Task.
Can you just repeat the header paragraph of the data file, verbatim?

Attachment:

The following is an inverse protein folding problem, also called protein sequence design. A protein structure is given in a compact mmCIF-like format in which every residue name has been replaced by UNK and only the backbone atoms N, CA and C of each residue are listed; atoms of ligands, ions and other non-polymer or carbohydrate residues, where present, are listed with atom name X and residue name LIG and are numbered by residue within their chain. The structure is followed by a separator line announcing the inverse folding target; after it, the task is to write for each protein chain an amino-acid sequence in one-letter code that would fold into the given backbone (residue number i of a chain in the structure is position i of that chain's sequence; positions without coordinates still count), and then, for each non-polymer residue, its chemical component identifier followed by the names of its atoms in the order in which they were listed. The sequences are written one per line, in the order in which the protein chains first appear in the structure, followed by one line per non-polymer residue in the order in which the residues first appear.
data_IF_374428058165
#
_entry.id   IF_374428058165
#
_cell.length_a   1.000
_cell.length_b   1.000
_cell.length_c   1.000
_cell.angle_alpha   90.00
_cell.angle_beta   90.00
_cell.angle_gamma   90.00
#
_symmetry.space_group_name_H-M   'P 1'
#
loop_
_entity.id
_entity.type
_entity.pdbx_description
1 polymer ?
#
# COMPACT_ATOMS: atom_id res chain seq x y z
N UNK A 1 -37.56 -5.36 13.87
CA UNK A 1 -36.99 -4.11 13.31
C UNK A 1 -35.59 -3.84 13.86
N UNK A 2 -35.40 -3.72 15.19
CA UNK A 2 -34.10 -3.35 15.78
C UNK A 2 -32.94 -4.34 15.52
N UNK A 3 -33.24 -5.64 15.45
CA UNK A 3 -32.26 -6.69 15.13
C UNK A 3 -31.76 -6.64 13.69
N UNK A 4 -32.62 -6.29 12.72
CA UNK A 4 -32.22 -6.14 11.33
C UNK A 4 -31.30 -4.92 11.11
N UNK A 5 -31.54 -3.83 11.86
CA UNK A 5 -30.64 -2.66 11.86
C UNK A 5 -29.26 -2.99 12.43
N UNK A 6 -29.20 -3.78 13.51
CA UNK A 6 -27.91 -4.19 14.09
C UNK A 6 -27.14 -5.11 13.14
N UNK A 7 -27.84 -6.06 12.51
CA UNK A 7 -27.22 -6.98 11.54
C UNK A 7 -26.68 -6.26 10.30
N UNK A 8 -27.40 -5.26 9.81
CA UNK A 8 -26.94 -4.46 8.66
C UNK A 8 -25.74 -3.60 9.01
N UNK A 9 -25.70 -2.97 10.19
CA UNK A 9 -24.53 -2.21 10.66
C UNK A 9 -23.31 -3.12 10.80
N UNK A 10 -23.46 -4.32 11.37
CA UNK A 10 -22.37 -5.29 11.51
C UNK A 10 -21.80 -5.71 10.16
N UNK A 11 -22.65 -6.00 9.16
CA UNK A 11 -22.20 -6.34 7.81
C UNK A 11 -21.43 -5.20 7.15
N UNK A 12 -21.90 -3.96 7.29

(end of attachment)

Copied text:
The following is an inverse protein folding problem, also called protein sequence design. A protein structure is given in a compact mmCIF-like format in which every residue name has been replaced by UNK and only the backbone atoms N, CA and C of each residue are listed; atoms of ligands, ions and other non-polymer or carbohydrate residues, where present, are listed with atom name X and residue name LIG and are numbered by residue within their chain. The structure is followed by a separator line announcing the inverse folding target; after it, the task is to write for each protein chain an amino-acid sequence in one-letter code that would fold into the given backbone (residue number i of a chain in the structure is position i of that chain's sequence; positions without coordinates still count), and then, for each non-polymer residue, its chemical component identifier followed by the names of its atoms in the order in which they were listed. The sequences are written one per line, in the order in which the protein chains first appear in the structure, followed by one line per non-polymer residue in the order in which the residues first appear.